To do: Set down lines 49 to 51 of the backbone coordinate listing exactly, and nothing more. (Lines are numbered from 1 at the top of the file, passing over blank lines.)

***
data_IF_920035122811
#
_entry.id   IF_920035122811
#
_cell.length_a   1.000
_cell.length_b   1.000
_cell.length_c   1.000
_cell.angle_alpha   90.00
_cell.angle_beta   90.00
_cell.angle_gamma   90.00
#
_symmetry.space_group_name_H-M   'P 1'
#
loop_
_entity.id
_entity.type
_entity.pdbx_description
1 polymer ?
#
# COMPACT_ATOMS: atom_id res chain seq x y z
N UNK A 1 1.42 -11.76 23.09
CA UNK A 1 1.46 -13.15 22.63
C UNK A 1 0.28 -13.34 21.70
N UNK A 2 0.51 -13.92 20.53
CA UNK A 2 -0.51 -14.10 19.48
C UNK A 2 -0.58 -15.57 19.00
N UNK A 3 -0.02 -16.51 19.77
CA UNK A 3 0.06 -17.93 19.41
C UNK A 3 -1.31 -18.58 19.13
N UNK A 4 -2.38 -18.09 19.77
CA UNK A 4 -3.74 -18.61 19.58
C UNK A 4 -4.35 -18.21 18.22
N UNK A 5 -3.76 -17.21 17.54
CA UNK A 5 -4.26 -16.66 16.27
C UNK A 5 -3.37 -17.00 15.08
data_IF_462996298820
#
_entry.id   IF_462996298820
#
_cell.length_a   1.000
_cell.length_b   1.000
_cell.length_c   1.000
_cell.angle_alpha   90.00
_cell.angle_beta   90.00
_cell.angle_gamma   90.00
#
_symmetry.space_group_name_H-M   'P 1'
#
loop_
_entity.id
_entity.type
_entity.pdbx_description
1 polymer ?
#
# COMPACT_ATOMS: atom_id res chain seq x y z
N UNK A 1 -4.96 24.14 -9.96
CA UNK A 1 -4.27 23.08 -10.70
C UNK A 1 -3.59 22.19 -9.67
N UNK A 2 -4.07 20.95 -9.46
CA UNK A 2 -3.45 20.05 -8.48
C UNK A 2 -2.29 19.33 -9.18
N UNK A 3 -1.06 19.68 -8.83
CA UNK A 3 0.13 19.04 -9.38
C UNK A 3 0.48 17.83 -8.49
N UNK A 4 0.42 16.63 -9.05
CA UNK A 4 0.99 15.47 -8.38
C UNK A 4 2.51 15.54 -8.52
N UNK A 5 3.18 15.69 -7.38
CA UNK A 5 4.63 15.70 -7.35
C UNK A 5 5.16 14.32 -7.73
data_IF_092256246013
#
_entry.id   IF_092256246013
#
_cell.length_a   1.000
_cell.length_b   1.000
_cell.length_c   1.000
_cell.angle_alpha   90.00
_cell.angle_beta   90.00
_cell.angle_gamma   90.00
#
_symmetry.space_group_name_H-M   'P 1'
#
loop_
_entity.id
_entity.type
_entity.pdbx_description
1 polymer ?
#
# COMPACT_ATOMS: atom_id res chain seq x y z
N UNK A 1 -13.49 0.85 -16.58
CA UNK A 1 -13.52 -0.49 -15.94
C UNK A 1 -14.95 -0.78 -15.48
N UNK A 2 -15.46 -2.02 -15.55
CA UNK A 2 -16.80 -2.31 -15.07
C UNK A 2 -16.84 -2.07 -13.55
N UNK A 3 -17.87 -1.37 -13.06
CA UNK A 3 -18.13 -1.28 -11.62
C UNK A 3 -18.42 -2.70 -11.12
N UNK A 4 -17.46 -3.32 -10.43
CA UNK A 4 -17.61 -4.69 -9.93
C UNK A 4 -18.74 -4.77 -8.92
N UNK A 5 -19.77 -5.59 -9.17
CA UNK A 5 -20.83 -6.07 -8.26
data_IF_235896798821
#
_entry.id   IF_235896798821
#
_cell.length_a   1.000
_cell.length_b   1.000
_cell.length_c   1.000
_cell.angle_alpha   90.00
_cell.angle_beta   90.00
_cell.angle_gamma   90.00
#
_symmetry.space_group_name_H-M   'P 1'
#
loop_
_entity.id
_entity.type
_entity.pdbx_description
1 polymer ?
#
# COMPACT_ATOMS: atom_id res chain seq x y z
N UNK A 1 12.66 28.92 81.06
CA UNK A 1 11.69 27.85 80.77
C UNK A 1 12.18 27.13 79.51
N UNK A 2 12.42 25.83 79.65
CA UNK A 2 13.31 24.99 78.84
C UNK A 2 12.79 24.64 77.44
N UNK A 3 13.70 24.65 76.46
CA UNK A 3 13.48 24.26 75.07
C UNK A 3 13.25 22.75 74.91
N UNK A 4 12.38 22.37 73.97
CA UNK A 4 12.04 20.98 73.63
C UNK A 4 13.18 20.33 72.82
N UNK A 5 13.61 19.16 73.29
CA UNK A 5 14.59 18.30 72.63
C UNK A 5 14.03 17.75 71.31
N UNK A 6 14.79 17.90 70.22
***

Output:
loop_
_entity.id
_entity.type